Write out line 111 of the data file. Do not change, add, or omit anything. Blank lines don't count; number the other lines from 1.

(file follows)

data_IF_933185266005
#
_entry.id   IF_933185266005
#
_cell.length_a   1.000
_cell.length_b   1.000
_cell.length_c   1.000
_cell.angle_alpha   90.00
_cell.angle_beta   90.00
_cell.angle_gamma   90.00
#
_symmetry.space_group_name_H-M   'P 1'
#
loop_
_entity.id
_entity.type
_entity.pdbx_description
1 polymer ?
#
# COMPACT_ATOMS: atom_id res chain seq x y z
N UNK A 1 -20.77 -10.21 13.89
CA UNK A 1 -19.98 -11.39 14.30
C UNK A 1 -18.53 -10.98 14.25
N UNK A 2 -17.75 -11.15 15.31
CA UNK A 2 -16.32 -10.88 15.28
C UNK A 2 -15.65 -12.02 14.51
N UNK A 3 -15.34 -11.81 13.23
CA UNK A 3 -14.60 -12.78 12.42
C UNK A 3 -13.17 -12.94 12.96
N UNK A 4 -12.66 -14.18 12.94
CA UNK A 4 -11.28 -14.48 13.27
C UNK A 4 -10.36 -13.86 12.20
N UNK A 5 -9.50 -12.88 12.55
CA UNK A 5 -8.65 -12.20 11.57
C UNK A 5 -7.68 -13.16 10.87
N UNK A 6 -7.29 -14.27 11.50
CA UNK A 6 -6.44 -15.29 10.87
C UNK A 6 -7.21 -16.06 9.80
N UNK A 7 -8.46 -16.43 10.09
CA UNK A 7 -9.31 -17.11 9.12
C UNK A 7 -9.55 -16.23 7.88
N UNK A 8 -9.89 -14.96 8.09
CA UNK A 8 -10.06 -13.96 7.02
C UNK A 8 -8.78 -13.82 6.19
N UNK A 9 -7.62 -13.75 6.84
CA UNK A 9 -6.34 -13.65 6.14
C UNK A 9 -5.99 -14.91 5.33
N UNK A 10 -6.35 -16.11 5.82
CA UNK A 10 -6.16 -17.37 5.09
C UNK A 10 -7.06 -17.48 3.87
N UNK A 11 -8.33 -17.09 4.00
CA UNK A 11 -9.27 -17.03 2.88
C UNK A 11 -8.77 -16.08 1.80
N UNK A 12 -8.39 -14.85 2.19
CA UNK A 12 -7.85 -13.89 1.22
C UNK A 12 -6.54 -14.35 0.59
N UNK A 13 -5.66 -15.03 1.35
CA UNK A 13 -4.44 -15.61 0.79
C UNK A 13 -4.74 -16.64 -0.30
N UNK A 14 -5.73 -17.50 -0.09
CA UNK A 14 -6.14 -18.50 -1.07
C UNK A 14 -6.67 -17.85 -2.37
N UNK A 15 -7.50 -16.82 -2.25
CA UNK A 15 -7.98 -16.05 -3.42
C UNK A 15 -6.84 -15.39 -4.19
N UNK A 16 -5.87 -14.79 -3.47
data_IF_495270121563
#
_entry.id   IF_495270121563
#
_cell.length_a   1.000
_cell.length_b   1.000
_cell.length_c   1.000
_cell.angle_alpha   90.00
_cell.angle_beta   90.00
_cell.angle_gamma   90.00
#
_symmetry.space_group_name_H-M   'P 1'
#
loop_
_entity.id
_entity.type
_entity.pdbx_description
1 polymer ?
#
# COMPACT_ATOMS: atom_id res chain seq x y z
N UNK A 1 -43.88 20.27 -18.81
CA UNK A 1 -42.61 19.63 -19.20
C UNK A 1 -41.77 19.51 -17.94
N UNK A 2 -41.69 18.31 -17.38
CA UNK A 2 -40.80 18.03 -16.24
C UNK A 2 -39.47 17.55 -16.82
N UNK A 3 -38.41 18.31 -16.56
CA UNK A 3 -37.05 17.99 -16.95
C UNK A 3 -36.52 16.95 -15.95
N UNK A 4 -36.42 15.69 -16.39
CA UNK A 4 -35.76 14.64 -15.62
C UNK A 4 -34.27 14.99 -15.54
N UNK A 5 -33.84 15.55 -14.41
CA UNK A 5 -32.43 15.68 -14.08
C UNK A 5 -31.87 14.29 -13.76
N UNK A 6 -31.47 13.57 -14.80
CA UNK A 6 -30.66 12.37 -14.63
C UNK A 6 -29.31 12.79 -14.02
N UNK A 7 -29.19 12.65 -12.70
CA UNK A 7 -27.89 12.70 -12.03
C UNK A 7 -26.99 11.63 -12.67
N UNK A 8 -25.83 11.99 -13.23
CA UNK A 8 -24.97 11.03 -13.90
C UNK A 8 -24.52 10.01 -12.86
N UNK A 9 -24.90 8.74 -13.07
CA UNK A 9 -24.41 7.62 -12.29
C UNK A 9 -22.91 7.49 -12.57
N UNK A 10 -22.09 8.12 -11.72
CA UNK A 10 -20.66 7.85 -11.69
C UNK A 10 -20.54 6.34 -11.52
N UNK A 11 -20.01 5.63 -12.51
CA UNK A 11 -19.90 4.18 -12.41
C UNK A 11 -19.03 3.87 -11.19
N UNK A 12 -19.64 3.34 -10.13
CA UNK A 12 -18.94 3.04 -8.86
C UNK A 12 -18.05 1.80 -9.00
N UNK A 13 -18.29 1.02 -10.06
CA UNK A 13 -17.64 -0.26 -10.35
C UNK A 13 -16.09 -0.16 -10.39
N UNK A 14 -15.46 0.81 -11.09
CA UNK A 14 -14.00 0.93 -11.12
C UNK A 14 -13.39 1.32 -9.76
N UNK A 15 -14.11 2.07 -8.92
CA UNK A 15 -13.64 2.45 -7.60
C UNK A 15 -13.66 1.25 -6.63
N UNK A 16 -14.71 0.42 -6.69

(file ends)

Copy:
N UNK A 9 -24.90 8.74 -13.07